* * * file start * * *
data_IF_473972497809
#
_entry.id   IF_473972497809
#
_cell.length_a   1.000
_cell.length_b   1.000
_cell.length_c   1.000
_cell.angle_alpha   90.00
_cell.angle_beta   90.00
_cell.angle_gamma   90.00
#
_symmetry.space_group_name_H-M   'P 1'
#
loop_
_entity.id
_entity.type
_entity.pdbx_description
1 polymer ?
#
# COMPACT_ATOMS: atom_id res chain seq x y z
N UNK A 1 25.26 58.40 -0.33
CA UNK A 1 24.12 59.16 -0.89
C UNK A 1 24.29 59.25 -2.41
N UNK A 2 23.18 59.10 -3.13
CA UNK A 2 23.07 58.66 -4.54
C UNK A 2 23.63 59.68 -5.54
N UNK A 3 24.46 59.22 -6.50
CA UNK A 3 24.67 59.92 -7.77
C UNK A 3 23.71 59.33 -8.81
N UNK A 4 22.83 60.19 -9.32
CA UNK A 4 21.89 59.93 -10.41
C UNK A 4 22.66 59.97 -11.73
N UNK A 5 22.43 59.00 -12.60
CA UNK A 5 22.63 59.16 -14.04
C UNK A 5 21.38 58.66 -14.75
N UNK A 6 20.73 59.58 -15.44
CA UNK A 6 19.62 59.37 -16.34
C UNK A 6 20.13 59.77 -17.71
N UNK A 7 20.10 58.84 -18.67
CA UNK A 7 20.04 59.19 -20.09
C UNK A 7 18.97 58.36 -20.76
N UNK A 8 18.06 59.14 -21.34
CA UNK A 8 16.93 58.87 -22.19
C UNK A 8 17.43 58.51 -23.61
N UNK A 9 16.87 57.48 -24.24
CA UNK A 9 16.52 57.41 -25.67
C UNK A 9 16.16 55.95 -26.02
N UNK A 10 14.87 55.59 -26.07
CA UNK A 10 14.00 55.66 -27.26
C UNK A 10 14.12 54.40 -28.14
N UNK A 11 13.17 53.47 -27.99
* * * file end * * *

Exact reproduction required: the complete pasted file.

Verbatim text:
data_IF_473972497809
#
_entry.id   IF_473972497809
#
_cell.length_a   1.000
_cell.length_b   1.000
_cell.length_c   1.000
_cell.angle_alpha   90.00
_cell.angle_beta   90.00
_cell.angle_gamma   90.00
#
_symmetry.space_group_name_H-M   'P 1'
#
loop_
_entity.id
_entity.type
_entity.pdbx_description
1 polymer ?
#
# COMPACT_ATOMS: atom_id res chain seq x y z
N UNK A 1 25.26 58.40 -0.33
CA UNK A 1 24.12 59.16 -0.89
C UNK A 1 24.29 59.25 -2.41
N UNK A 2 23.18 59.10 -3.13
CA UNK A 2 23.07 58.66 -4.54
C UNK A 2 23.63 59.68 -5.54
N UNK A 3 24.46 59.22 -6.50
CA UNK A 3 24.67 59.92 -7.77
C UNK A 3 23.71 59.33 -8.81
N UNK A 4 22.83 60.19 -9.32
CA UNK A 4 21.89 59.93 -10.41
C UNK A 4 22.66 59.97 -11.73
N UNK A 5 22.43 59.00 -12.60
CA UNK A 5 22.63 59.16 -14.04
C UNK A 5 21.38 58.66 -14.75
N UNK A 6 20.73 59.58 -15.44
CA UNK A 6 19.62 59.37 -16.34
C UNK A 6 20.13 59.77 -17.71
N UNK A 7 20.10 58.84 -18.67
CA UNK A 7 20.04 59.19 -20.09
C UNK A 7 18.97 58.36 -20.76
N UNK A 8 18.06 59.14 -21.34
CA UNK A 8 16.93 58.87 -22.19
C UNK A 8 17.43 58.51 -23.61
N UNK A 9 16.87 57.48 -24.24
CA UNK A 9 16.52 57.41 -25.67
C UNK A 9 16.16 55.95 -26.02
N UNK A 10 14.87 55.59 -26.07
CA UNK A 10 14.00 55.66 -27.26
C UNK A 10 14.12 54.40 -28.14
N UNK A 11 13.17 53.47 -27.99